Tree of Heaven

Tree of Heaven is one of the invasive species that the State of Maryland currently considers the most troublesome. Learn more below.

Tree of Heaven
Jan Samanek, “tree-of-heaven,” October 1,
2010 via Forestry Images, Creative Commons


According to the Columbia University Tree of Heaven page (part of the university's Introduced Species project), the Tree of Heaven was introduced to the United States from China in 1784. The tree can rapidly grow up to 80 feet tall, and can thrive just about anywhere — it is especially suited to harsh city environments. Tree of Heaven is still sold in nurseries in the US and is popular because of its vigorous growth and its ability to prevent erosion. However, its uncontrolled spread can cause great harm to native species.

The Threat

Columbia University's researchers say that the Tree of Heaven "crowds out native species by its fast reproduction and aggressive range expansion; its suckers choke out native seedlings, greatly reducing local biodiversity." In cities, Trees of Heaven have been known to break through sidewalks, plumbing pipes, and building foundations.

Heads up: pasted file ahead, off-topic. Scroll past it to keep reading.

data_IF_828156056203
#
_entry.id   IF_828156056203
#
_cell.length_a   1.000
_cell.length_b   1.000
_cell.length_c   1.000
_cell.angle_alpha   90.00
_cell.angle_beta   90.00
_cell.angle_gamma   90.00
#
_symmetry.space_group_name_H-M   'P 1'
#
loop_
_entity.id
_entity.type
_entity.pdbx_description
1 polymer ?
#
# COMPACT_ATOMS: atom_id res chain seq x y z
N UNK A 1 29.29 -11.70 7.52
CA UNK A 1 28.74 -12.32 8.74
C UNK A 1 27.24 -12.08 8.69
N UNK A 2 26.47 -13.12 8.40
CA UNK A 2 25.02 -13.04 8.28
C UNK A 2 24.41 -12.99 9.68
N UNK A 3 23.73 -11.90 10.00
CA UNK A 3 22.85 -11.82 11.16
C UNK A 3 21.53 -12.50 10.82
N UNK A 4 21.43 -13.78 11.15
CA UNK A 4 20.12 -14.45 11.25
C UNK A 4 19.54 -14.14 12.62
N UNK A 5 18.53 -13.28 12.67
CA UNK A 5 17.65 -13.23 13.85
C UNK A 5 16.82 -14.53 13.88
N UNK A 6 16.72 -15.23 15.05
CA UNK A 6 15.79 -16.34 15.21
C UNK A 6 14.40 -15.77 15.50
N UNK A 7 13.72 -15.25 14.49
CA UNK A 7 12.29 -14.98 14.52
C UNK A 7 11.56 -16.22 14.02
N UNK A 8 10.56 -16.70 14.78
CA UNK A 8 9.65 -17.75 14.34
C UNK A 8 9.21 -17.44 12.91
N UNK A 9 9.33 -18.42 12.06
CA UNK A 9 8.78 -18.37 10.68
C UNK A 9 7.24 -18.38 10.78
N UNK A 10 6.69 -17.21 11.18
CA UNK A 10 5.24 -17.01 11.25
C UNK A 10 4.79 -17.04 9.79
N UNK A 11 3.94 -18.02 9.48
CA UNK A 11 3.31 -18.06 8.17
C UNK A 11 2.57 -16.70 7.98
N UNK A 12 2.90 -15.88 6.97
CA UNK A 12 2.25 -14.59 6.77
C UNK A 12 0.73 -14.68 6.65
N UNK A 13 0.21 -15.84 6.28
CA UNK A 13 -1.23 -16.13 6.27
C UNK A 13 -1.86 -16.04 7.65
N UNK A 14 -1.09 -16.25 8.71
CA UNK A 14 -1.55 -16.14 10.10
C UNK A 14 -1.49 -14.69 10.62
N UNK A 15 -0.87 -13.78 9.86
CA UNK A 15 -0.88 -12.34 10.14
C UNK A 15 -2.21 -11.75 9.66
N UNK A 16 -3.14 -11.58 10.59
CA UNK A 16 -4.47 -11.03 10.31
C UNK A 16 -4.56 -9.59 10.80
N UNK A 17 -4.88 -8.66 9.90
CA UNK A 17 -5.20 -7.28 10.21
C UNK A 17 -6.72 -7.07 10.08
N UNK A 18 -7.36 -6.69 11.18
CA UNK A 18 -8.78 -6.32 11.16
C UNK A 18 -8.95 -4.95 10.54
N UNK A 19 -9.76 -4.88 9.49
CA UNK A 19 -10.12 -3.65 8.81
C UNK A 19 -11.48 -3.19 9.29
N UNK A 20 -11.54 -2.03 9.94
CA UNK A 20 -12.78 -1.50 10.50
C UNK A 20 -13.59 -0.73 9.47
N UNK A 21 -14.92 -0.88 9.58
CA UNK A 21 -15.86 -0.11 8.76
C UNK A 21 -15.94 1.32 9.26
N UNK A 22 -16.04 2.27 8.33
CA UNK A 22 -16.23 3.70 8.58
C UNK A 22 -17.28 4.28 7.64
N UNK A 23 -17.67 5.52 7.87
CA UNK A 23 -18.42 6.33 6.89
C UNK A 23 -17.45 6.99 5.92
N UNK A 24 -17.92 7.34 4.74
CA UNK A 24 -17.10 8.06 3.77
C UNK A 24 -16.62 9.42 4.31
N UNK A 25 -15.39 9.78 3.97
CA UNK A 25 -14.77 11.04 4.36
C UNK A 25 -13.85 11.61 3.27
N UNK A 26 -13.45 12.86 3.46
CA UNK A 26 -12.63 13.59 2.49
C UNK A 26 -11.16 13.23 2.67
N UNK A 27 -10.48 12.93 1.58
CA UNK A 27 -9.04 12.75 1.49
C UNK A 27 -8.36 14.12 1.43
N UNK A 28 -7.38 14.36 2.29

Control and Removal

Columbia University advises creating a long-term strategy for controlling Tree of Heaven colonies. Cutting only stimulates new growth, so this is not an effective option. The university recommends digging up new seedlings and treating the bark of small trees with herbacides. Unfortunately, the only effective means of eradicating large trees seems to be bulldozing them repeatedly or burning them with flamethrowers. Of course, this last method must be used with extreme caution!